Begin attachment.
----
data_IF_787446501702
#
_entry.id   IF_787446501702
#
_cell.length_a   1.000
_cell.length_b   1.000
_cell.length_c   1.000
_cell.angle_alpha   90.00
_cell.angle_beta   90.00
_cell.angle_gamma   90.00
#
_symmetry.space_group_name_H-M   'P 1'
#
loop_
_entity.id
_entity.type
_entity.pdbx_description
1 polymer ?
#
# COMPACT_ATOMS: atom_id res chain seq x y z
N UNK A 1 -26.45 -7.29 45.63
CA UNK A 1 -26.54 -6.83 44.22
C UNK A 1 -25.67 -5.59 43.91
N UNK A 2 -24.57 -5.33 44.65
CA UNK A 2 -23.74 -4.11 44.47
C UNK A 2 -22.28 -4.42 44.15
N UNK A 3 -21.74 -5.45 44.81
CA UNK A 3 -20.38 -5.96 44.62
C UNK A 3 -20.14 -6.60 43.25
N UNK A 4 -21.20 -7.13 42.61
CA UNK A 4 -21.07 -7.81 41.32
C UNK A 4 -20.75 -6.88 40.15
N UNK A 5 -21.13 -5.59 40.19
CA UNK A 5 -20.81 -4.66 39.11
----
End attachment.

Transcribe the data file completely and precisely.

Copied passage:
data_IF_787446501702
#
_entry.id   IF_787446501702
#
_cell.length_a   1.000
_cell.length_b   1.000
_cell.length_c   1.000
_cell.angle_alpha   90.00
_cell.angle_beta   90.00
_cell.angle_gamma   90.00
#
_symmetry.space_group_name_H-M   'P 1'
#
loop_
_entity.id
_entity.type
_entity.pdbx_description
1 polymer ?
#
# COMPACT_ATOMS: atom_id res chain seq x y z
N UNK A 1 -26.45 -7.29 45.63
CA UNK A 1 -26.54 -6.83 44.22
C UNK A 1 -25.67 -5.59 43.91
N UNK A 2 -24.57 -5.33 44.65
CA UNK A 2 -23.74 -4.11 44.47
C UNK A 2 -22.28 -4.42 44.15
N UNK A 3 -21.74 -5.45 44.81
CA UNK A 3 -20.38 -5.96 44.62
C UNK A 3 -20.14 -6.60 43.25
N UNK A 4 -21.20 -7.13 42.61
CA UNK A 4 -21.07 -7.81 41.32
C UNK A 4 -20.75 -6.88 40.15
N UNK A 5 -21.13 -5.59 40.19
CA UNK A 5 -20.81 -4.66 39.11